Equity & Diversity

Suburban Schools Have Changed Drastically. Our Understanding of Them Has Not

By Corey Mitchell — January 26, 2021 2 min read
Image of a suburb.

What comes to mind when you picture an urban school district? How about a suburban district?

If those images are completely different, you may need to re-evaluate your answer.

Suburban school districts were once mostly white and affluent spaces outside of city boundaries, but those spaces have undergone significant demographic shifts—and yet our public understanding of them has not kept up, argues a leading scholar on race in education.
Differences between urban and suburban districts are less distinct than people think, John Diamond, a sociologist of education and the Kellner Family Distinguished Chair in Urban Education at the University of Wisconsin, Madison, and two colleagues explain in their recently released study, Reframing Suburbs: Race, Place and Opportunity in Suburban Educational Spaces.
Schools in the suburbs are not havens from issues, such as poverty and educational inequity, that city schools have long grappled with. Diamond said that makes them ideal locations to study key issues that communities must confront: economic inequality, white supremacy and why school segregation still persists nearly 70 years after the U.S. Supreme Court’s Brown v. Board of Education decision.

While much of the focus on school segregation focuses on divides across district borders, the in-district boundaries also play a major role in the schools and opportunities that students have access to, the researchers argue. Public resistance to local school integration plans has emerged as an issue in suburban districts across the country.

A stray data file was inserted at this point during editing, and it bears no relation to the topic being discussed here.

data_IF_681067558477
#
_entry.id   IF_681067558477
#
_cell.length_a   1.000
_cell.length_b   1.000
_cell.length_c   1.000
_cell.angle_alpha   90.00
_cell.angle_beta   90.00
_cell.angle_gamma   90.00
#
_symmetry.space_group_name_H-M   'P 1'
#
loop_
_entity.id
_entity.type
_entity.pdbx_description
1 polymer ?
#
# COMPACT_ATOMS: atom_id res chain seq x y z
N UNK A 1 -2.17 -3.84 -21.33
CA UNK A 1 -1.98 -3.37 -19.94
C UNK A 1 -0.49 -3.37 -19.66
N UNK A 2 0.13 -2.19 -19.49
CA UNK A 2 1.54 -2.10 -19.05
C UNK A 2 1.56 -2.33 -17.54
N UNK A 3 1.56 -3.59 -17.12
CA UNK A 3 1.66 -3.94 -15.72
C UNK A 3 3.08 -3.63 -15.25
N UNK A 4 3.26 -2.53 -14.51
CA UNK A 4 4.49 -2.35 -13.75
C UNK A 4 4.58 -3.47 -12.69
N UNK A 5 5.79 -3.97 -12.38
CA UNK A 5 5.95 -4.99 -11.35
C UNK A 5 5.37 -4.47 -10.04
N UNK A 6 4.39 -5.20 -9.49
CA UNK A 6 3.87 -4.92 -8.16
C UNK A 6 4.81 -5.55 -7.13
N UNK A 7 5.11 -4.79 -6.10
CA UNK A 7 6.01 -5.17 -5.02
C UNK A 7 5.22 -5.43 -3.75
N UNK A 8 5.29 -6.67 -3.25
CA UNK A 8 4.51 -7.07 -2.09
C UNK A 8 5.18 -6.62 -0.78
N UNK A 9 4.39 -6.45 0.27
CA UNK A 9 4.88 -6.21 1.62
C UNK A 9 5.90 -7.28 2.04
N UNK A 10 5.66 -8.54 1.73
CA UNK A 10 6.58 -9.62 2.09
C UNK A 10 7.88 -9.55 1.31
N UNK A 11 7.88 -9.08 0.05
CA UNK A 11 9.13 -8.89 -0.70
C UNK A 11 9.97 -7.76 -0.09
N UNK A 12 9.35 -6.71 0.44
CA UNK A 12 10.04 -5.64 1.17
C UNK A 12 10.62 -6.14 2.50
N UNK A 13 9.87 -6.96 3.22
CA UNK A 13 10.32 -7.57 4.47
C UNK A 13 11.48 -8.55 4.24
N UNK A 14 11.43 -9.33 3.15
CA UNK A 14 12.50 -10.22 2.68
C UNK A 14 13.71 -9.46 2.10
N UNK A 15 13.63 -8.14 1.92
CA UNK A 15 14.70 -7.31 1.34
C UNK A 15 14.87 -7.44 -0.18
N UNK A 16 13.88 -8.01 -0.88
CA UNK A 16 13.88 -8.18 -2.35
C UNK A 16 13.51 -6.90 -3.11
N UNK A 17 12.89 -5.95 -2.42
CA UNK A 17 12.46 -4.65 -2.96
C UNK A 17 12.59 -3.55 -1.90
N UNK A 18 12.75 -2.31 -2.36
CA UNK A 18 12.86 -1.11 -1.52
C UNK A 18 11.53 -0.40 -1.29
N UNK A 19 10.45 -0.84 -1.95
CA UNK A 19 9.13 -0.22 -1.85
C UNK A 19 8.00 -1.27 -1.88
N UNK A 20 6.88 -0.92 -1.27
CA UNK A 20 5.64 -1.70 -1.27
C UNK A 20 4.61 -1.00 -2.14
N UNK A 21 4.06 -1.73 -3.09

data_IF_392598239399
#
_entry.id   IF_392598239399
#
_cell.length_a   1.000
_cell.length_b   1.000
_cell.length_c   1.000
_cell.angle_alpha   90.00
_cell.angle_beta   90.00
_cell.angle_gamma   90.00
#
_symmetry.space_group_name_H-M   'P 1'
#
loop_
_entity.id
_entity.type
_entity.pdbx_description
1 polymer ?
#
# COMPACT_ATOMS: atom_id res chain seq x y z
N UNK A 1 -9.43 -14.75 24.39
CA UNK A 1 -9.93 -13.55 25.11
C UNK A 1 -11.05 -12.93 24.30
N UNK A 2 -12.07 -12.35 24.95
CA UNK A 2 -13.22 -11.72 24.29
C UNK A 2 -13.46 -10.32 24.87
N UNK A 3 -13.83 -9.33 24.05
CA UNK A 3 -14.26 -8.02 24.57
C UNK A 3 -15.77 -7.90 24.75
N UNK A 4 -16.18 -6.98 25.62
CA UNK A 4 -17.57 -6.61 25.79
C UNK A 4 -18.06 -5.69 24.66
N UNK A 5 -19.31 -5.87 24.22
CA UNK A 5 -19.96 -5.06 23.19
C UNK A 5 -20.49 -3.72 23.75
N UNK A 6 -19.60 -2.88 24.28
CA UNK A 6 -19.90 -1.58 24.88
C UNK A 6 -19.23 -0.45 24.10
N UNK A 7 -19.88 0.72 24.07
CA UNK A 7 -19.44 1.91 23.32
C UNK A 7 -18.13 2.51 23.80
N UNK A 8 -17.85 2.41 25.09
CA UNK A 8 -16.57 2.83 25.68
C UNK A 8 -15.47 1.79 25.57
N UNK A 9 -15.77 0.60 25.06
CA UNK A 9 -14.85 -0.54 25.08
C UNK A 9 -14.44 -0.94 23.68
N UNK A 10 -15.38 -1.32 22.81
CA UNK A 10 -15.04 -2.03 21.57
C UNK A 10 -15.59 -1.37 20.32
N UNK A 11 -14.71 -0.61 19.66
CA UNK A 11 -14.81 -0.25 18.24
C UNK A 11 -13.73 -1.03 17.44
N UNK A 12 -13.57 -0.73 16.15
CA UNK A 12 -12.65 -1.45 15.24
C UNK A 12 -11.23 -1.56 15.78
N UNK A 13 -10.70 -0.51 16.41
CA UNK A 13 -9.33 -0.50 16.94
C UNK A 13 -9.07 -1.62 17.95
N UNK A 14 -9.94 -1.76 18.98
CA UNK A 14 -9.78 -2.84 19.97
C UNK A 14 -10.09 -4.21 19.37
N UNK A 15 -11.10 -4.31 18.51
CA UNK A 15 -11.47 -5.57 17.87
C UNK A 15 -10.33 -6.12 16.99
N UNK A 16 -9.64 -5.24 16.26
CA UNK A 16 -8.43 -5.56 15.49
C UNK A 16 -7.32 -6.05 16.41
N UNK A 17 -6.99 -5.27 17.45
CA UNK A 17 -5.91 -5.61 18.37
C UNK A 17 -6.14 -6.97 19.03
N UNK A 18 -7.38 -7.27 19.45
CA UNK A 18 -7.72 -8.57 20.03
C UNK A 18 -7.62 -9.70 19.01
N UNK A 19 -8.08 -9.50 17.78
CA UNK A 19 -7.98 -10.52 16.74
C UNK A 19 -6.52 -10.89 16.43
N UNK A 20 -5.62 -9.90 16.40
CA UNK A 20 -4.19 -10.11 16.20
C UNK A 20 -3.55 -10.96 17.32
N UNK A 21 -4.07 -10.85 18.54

“Racial inequality is built into the bedrock of suburbia, and this understanding of suburban schooling necessitates understanding how place and race intersect,” the authors wrote in their analysis.

Overall, the focus on the urban-suburban divide continues to shape research funding, how school leadership is studied and what undergraduate and graduate courses aspiring teachers and school administrators, Diamond said. In those contexts, ‘urban schools’ is often shorthand for districts that are majority non-white, have a significant number of families living in poverty and have sizable immigrant and English-language learner populations.

“There’s a fascination with city schools,” Diamond said in an interview with Education Week. “The way that people study leadership and education is often focused on urban leadership and urban schools. There may be courses on rural education, because that tends to be a category that people pay attention to, but suburban often gets overlooked.”

That is despite the fact that the majority of the nation’s K-12 public school students attend suburban schools.

While a growing body of research has begun to document the demographic shift and inequities in suburban education, more work remains.
To better understand the shifts in suburban education, Diamond and his colleagues also call for more researchers to push beyond the binary Black-white view of race to examine how Latino, Asian and indigenous students and their families experience education in racially diverse suburbs and how educators have adapted to change.